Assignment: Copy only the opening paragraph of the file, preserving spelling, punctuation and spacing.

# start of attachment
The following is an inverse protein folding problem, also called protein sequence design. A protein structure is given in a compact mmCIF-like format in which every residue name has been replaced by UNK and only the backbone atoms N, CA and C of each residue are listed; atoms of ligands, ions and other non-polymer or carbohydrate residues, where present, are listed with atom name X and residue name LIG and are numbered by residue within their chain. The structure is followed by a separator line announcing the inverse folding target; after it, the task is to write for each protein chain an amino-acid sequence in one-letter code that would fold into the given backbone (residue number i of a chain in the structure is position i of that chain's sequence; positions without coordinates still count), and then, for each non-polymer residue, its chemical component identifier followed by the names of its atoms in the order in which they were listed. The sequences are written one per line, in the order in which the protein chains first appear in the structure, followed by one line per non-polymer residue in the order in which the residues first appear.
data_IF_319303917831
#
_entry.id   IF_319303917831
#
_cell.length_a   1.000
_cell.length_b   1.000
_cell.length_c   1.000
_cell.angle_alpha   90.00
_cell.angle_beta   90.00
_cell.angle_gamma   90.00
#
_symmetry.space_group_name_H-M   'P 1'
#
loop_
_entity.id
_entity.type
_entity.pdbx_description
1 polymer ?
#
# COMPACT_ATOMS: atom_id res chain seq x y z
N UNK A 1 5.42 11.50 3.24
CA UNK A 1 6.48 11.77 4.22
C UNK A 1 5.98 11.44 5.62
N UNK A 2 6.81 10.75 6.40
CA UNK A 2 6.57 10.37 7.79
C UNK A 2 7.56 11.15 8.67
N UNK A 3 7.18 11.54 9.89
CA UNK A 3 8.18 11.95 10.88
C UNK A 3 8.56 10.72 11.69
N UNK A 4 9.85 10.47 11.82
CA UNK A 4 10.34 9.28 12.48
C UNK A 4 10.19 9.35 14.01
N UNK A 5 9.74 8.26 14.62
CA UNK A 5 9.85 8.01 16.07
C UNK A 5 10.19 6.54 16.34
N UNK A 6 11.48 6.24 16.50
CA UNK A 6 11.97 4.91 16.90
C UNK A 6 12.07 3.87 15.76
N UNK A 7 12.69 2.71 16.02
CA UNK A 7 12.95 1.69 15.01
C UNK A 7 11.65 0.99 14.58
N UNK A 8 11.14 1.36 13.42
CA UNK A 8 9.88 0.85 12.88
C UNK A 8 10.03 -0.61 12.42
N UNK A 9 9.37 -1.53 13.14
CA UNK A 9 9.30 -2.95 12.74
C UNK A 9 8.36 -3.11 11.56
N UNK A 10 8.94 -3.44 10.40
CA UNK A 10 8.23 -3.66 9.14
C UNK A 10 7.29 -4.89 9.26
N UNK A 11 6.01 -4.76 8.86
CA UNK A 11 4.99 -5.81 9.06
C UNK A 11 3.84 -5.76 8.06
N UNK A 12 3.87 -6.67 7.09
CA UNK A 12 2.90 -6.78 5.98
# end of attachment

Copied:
The following is an inverse protein folding problem, also called protein sequence design. A protein structure is given in a compact mmCIF-like format in which every residue name has been replaced by UNK and only the backbone atoms N, CA and C of each residue are listed; atoms of ligands, ions and other non-polymer or carbohydrate residues, where present, are listed with atom name X and residue name LIG and are numbered by residue within their chain. The structure is followed by a separator line announcing the inverse folding target; after it, the task is to write for each protein chain an amino-acid sequence in one-letter code that would fold into the given backbone (residue number i of a chain in the structure is position i of that chain's sequence; positions without coordinates still count), and then, for each non-polymer residue, its chemical component identifier followed by the names of its atoms in the order in which they were listed. The sequences are written one per line, in the order in which the protein chains first appear in the structure, followed by one line per non-polymer residue in the order in which the residues first appear.